Did Mohammed bin Salman just give Jihadis the world’s greatest terrorist recruiting tool? | Daily News


Did Mohammed bin Salman just give Jihadis the world’s greatest terrorist recruiting tool?

U.S. soldiers arrive at Saudi Arabia’s Dhahran air base in 1991.
U.S. soldiers arrive at Saudi Arabia’s Dhahran air base in 1991.

Anger at the presence of U.S. troops on sacred Saudi soil led Osama bin Laden to found al Qaeda and wage Jihad on the West. The crown prince’s decision to welcome them back could light the fuse again.

On July 11, 1995, an open letter was faxed to the king of Saudi Arabia denouncing him as an infidel. The public accusation was shocking enough, but what made this event particularly stunning was the author’s status as the scion of a major Saudi family and, until recently, a member of the Saudi inner circle.

“Your alleged kingdom in reality is nothing else but an American protectorate governed by the American Constitution,” Osama bin Laden wrote to King Fahd. Your infidelity and apostasy, he continued, “is as clear as sunlight at high noon.”

Bin Laden went on to wage global Jihad under the banner of al Qaeda. The first line of his first fatwa in 1996 beseeched Muslims to “expel the polytheists from the Arabian Peninsula,” whose troops were, in his view, defiling sacred soil.

Those soldiers eventually departed in 2003, after Saddam Hussein was removed in the U.S.-led invasion of Iraq. Paul Wolfowitz, the U.S. deputy defence secretary at the time, spoke of “a huge recruiting device for al Qaeda” and “lifting that burden” for the Saudis.

Sixteen years later, on July 19, as military tensions with Iran intensified, the Saudi Press Agency announced that U.S. combat troops were returning to the kingdom. The Prince Sultan Air Base will soon host an estimated 500 U.S. soldiers, fighter jets, and patriot missiles.

That Riyadh would reopen this controversial file is yet another reflection of the risk appetite of its Crown Prince, Mohammed bin Salman. The prince is essentially wagering that, among his people and the clerical establishment, current hostility toward Iran will overshadow any lingering anti-U.S. sentiment. It’s a risky bet.

Allowing the return of U.S. troops is part of a pattern of high-stakes gambles by the crown prince. This includes the war in Yemen, which his ally, the United Arab Emirates, has now backed away from and which has carried with it a series of scarcely justifiable costs—from diplomatic and security difficulties to reputational damage to, above all, humanitarian devastation. Other gambles include the mass detention of Saudi tycoons and royals on corruption charges and the brutal slaying of the dissident journalist Jamal Khashoggi at the Saudi Consulate in Istanbul last year.

Most recently, Mohammed bin Salman has sought to transform Saudi society from above, by curbing the morality police, overhauling female guardianship laws, allowing concerts and cinemas, and permitting women to drive—while arresting activists who have long pushed for the very same liberties.

Saudi relations with Israel have also rapidly warmed, powered by mutual hostility toward Iran. In February, the Saudi state minister for foreign affairs attended the U.S.-led Warsaw summit alongside Israeli Prime Minister Benjamin Netanyahu. Last month, a Saudi influencer, Mohammed Saud, took part in a state-sponsored visit to Jerusalem—where he was heckled as a “traitor” by Palestinian children—and performed a song in Hebrew for Netanyahu. The Saudi government is at pains to deny that diplomatic normalization has taken place, knowing that the Israeli-Palestinian conflict remains an emotionally charged issue across the region and within Saudi Arabia itself.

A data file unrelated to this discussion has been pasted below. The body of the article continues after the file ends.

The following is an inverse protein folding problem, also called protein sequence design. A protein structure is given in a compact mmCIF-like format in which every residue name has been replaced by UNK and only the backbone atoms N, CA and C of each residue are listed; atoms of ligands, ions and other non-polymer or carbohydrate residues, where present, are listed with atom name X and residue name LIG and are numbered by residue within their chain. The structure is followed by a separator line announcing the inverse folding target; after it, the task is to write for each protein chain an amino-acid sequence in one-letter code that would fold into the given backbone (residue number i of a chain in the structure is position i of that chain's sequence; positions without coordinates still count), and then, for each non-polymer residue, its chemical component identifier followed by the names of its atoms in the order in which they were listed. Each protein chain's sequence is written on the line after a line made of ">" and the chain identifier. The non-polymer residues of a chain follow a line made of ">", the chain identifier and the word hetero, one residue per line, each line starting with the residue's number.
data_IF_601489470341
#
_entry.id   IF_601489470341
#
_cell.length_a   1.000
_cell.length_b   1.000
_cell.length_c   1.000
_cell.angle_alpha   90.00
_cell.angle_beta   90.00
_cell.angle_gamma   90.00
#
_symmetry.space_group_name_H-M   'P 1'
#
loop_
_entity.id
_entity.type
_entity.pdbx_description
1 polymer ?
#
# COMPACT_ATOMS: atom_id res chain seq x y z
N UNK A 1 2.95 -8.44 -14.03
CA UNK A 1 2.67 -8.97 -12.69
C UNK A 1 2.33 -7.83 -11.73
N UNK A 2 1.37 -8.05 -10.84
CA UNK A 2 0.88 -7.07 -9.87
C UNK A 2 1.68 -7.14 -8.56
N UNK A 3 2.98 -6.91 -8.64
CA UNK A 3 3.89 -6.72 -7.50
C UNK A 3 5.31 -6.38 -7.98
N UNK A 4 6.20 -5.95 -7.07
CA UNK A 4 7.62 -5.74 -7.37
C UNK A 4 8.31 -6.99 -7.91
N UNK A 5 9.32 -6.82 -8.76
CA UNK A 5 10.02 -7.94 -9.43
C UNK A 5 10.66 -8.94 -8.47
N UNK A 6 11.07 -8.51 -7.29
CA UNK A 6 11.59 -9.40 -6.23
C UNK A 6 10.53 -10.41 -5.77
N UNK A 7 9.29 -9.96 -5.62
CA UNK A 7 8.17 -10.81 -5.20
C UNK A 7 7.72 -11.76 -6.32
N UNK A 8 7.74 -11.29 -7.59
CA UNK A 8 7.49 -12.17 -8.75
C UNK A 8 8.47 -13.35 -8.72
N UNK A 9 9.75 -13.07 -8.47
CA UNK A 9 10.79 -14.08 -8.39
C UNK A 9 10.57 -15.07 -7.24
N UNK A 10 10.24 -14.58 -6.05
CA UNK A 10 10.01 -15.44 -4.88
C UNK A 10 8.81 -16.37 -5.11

With this changing strategic behavior, the Saudi leadership is confronting a number of different groups at the very same time, from the religious old guard to young activists. The decision to overtly host U.S. troops once again may inadvertently throw down the gauntlet to Jihadis as well. The Saudi authorities understand better than most how, last time around, the invitation to foreign troops fueled the rise of a lethal movement.

The estrangement between al Qaeda’s founder and the Saudi monarchy, some 30 years ago, was triggered by bin Laden’s return to Jeddah after leading the Arab Jihadis fighting against the Soviets in Afghanistan in the 1980s. He immediately signaled his entrepreneurial political ambitions by trying to destabilize the reunification of Yemen. Alarmed, the Saudis confiscated his passport.

A few months later, in early 1990, bin Laden began publicly warning of the dangers to the kingdom and the region posed by Saddam Hussein and his godless Baath Party in Iraq. Mind your own business, came the Saudi government’s response.

Saddam’s invasion of Kuwait in August 1990 unleashed a series of uncomfortable surprises in a newly vulnerable Saudi Arabia: The Saudi people were taken aback by their government’s inability to defend them, despite the country’s oil wealth and billion-dollar contracts with the U.S. defense industry. One common criticism from bin Laden and conservative clerics linked the kingdom’s powerlessness with its alleged renunciation of “true” Islam.

- Foreign Policy


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